Illinois rejects ComEd, Peoples Gas rate increase requests

Illinois State Regulators Reject Proposed Rate Increases and Infrastructure Plans by Chicago Utility Companies

State regulators in Illinois have rejected proposed rate increases and infrastructure plans by Chicago utility companies, dealing a blow to ComEd and Peoples Gas. The Illinois Commerce Commission rejected ComEd’s four-year grid improvement plan and slashed its proposed $1.47 billion rate increase, while turning down an emergency motion by Peoples Gas to restore $134 million of disallowed pipeline infrastructure funding for 2024.

The decisions by the Illinois Commerce Commission will hold down rate increases for Chicago-area gas and electric customers as they enter 2024, while putting more pressure on the utilities to justify infrastructure improvements going forward. The rejections come as a result of the utilities’ failure to show the cost-effectiveness of proposed system investments and not fully complying with the state’s clean energy goals.

ComEd’s grid improvement plan projected a fivefold increase in rooftop and community solar systems, increased demand for widespread electric vehicle adoption, and upgrades to prepare for more severe weather events caused by climate change. Similarly, Peoples Gas filed for a record $402 million rate hike in January, with more than half of the increase earmarked for its long-running pipeline program. A 10-year legislative surcharge enabling it to automatically pass the costs along to customers expires at the end of this year, and the ICC ordered a pause to the program, disallowing $265 million of funding to continue the work.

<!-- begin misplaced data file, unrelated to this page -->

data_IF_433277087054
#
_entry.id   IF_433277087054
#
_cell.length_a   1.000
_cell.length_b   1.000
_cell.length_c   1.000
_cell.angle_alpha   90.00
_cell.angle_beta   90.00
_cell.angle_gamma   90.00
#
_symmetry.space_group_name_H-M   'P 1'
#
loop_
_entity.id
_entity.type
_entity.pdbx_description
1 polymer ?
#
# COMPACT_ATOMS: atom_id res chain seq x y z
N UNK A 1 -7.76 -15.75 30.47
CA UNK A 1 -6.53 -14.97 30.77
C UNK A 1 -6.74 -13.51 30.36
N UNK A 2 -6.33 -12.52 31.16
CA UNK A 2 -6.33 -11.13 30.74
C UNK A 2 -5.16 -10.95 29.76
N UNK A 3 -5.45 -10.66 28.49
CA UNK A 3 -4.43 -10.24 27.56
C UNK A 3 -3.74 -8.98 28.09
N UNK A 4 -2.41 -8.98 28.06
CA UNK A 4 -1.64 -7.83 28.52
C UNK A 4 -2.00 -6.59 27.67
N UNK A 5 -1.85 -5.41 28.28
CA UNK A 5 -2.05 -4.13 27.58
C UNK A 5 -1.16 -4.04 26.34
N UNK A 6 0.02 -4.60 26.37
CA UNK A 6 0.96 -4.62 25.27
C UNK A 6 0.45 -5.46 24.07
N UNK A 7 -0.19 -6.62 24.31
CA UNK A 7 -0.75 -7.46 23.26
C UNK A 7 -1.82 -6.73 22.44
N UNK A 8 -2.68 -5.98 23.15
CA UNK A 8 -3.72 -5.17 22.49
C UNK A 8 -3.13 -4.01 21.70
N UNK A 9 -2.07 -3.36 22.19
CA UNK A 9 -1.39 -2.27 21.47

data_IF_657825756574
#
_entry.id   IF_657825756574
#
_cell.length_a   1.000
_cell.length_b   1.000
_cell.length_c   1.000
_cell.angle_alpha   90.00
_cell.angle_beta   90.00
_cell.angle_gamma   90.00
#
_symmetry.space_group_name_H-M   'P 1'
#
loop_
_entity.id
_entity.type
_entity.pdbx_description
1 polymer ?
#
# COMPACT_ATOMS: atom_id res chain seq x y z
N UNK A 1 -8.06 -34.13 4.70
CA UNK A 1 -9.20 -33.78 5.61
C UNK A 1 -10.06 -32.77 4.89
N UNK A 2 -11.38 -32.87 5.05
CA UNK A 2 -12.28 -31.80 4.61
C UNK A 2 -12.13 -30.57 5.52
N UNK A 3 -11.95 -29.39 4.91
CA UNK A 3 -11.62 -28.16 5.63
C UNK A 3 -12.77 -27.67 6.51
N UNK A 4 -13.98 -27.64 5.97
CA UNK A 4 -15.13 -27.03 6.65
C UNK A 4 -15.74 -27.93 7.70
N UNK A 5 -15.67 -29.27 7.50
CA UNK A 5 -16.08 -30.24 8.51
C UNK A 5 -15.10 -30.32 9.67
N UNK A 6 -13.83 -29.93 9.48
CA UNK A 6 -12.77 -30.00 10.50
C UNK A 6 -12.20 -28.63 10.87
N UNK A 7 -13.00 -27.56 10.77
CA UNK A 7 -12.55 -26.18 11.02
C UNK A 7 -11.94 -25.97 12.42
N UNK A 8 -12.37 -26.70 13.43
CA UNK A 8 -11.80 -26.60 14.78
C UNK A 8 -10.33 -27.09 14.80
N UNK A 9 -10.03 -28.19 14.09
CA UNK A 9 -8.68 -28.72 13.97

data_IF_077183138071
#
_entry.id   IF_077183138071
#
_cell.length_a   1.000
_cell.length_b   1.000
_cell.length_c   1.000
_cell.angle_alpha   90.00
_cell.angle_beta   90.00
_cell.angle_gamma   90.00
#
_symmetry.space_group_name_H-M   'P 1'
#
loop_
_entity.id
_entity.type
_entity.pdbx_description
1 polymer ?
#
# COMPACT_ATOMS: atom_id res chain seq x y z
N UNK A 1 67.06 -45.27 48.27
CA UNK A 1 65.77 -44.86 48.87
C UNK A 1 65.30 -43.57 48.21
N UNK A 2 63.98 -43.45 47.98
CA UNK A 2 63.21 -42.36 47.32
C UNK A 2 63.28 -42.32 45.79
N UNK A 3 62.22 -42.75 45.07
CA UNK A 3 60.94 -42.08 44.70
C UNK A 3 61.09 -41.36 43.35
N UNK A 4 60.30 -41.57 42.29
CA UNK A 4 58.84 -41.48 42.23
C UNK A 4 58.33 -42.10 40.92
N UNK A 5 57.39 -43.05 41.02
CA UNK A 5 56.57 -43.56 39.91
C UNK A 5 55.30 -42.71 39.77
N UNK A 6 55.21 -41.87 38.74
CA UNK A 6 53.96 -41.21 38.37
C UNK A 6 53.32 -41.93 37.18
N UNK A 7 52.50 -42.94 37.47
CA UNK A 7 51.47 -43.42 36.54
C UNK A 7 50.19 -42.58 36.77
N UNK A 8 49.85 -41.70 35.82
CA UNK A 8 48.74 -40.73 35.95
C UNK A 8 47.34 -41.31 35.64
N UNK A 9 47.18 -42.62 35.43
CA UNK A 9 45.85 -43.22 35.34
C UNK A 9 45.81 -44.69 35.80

The rejections come amidst a history of controversy surrounding Chicago utility companies. In 2020, ComEd agreed to pay a $200 million fine in exchange for federal prosecutors dropping charges against the utility in a scheme to bribe former Illinois House Speaker Michael Madigan to pass favorable legislation. In September, ComEd parent company Exelon agreed to pay a $46.2 million civil penalty to the Securities and Exchange Commission to settle fraud charges in connection with the scheme. Additionally, former ComEd lobbyist Michael McClain; former ComEd CEO Anne Pramaggiore; former ComEd executive and lobbyist John Hooker; and Jay Doherty, the former president of the City Club of Chicago and a longtime ComEd lobbyist, were all found guilty in May of bribery and record falsification in a high-profile trial. Madigan is scheduled for trial in April on racketeering charges stemming from the ComEd bribery allegations.

While consumers and advocates have celebrated the rejections, the utilities are likely to request a rehearing. The ruling reflects an intention to accelerate the work of the state’s 2021 Climate and Equitable Jobs Act, which has set ambitious targets for transitioning to clean energy, and an increased focus on accountability for utility companies. The decisions are seen as a step towards ensuring that investments made by the utilities will genuinely improve the delivery of energy to people’s homes, rather than solely benefiting the investors and owners of the utilities.

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